We prefer to book hotels with breakfast. We find that feeding everyone early in the morning helps us get the day off to a good start. When we can, we keep bananas or other easy snacks in the house so the kids wake up hungry and have something to eat.
7. Bring headphones
Bring headphones for the kids! If you can, get headphones where you can remove the cord entirely when it’s not plugged into a device.
Not only are they great for watching shows on a tablet on long travel days, but they’re also great for protecting kids’ ears in other situations. We’ve used them at live music shows, watching fireworks, and even on loud boats!
We love these Beats wireless headphones, which are noise-isolating, volume-controlled, and foldable.
8. Engage in behavior
Part of the fun of traveling is finding new treats and new flavors – so we eat more treats when we travel than when we’re at home. That might mean going to a grocery store to pick out new snacks to try, or stopping for ice cream or gelato and discovering flavors we can’t find at home. You can make a game of trying new fruits!
Sometimes that means we pick something we don’t like (like ketchup-flavored potato chips in Mexico), but often we all find new favorites. The kids loved the Peruvian lucuma fruit, and tried everything they could find in that flavor before we left!
9. Take public transport
Try taking public transport! It’s cheaper than a taxi, and often the kids’ favorite part of the day. They love getting to new cities by bus and metro – the journey becomes as fun as the destination!
The more diverse the transport, the better- Find trolleys, cable cars, metros, buses and even boats. We were all excited to ride in a vintage stagecoach and a real covered wagon while we were learning about Oregon and the Santa Fe Trail!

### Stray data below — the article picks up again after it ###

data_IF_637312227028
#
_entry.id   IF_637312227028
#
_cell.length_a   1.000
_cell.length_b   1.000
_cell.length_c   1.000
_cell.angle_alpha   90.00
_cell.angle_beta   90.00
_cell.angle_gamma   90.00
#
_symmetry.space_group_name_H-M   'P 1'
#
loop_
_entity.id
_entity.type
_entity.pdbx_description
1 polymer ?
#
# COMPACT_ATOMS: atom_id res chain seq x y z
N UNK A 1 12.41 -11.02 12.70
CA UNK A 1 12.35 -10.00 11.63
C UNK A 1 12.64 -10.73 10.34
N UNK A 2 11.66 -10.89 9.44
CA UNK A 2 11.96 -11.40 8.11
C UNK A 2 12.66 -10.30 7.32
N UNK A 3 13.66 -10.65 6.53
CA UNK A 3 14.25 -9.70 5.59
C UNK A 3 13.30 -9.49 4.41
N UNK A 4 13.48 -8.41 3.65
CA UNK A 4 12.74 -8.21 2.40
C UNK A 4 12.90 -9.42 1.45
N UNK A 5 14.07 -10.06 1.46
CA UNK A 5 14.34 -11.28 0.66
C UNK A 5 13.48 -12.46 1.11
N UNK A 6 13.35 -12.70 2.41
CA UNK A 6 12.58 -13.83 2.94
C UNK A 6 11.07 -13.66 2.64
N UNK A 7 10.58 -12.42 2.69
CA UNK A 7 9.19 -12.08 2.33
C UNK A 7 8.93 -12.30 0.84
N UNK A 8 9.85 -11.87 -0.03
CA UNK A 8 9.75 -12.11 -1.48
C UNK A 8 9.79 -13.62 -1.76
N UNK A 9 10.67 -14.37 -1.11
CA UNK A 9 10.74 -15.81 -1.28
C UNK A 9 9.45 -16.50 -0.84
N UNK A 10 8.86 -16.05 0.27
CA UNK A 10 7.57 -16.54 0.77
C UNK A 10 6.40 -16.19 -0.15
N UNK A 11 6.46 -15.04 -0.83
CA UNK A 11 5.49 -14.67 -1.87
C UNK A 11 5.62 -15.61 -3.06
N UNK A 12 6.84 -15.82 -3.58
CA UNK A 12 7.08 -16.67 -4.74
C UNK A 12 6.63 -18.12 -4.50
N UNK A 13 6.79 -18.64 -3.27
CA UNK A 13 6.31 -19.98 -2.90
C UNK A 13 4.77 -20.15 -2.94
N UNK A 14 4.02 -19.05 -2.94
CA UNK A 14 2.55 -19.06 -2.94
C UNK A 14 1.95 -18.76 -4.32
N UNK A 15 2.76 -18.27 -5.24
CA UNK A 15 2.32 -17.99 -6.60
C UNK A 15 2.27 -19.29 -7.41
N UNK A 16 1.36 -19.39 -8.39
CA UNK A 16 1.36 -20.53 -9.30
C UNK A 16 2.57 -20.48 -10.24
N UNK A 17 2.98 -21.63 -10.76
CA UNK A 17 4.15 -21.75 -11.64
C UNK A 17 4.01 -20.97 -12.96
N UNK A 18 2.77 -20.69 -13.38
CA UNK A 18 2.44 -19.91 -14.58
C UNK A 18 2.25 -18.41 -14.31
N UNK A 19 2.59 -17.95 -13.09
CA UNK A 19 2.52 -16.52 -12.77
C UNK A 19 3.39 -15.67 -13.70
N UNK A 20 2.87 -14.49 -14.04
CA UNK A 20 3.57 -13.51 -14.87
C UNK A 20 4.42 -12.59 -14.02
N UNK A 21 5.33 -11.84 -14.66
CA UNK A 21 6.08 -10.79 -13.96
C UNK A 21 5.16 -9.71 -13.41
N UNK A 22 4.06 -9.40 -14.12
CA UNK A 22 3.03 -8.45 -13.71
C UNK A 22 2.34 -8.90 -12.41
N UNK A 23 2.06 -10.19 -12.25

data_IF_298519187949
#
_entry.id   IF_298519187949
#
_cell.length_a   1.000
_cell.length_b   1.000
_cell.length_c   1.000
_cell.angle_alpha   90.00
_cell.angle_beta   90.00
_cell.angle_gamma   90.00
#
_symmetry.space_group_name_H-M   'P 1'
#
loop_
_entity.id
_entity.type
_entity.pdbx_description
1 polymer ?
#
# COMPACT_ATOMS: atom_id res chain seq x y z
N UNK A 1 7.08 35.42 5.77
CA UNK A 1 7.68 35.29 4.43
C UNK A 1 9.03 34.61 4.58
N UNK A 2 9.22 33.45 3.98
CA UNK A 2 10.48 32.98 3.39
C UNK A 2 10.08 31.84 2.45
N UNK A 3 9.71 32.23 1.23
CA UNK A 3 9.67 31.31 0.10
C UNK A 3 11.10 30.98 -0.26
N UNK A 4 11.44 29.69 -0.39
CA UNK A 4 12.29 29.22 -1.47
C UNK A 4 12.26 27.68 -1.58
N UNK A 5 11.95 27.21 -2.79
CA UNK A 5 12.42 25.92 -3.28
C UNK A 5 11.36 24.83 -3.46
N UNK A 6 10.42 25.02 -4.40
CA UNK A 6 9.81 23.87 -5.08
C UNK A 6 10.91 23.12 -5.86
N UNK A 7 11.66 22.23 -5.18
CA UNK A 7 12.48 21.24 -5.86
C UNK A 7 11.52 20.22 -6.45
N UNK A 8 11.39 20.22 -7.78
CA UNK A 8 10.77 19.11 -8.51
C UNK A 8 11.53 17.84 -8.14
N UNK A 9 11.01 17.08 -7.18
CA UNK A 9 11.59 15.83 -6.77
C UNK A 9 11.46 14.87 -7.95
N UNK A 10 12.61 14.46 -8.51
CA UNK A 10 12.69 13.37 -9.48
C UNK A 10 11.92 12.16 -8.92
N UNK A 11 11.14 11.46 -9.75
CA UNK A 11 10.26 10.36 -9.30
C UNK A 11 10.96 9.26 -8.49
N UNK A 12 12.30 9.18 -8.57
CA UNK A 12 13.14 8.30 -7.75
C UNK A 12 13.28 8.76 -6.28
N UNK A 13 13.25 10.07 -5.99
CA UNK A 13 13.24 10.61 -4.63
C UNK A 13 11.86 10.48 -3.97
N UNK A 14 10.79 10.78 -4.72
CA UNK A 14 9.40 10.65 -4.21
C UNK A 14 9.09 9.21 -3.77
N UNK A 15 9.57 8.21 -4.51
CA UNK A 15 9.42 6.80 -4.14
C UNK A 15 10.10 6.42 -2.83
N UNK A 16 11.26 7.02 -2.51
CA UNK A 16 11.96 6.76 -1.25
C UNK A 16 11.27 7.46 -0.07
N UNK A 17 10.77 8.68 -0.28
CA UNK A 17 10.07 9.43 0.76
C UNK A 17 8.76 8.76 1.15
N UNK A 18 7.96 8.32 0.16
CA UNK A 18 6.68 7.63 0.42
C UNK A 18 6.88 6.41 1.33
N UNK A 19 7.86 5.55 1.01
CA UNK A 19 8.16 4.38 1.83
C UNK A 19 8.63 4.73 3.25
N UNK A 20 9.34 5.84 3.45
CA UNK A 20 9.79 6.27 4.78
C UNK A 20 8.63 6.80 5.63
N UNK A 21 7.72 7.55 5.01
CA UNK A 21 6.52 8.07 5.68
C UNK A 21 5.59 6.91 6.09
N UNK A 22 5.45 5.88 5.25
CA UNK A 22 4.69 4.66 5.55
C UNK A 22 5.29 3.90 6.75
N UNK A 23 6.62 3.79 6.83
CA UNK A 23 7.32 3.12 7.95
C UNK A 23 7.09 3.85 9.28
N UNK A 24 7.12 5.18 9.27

10. Children need exercise
Plan exercise and playtime into your schedule. Kids need to get their wiggles out! After quietly wandering around a museum, we try to find a playground where they can run, jump and scream.
We also find that while they mentally absorb a lot of new things, they need time to be physical to help them process all the new things around them.
When we road trip around the US, we try to find a playground with picnic benches for lunch. Adults get to sit outside, kids get to play after eating before heading back to the car.
No matter where we live, we find that playgrounds are great places to meet other kids, even if it’s just to play together for a few minutes. For older kids, you may want to schedule time on a ropes course or zip line so they can get the same physical challenge.
We also see that kids need downtime—for some kids, it’s time to read quietly, for others it’s time to make a game out of the toys, seeds, or feathers they’ve accumulated that week.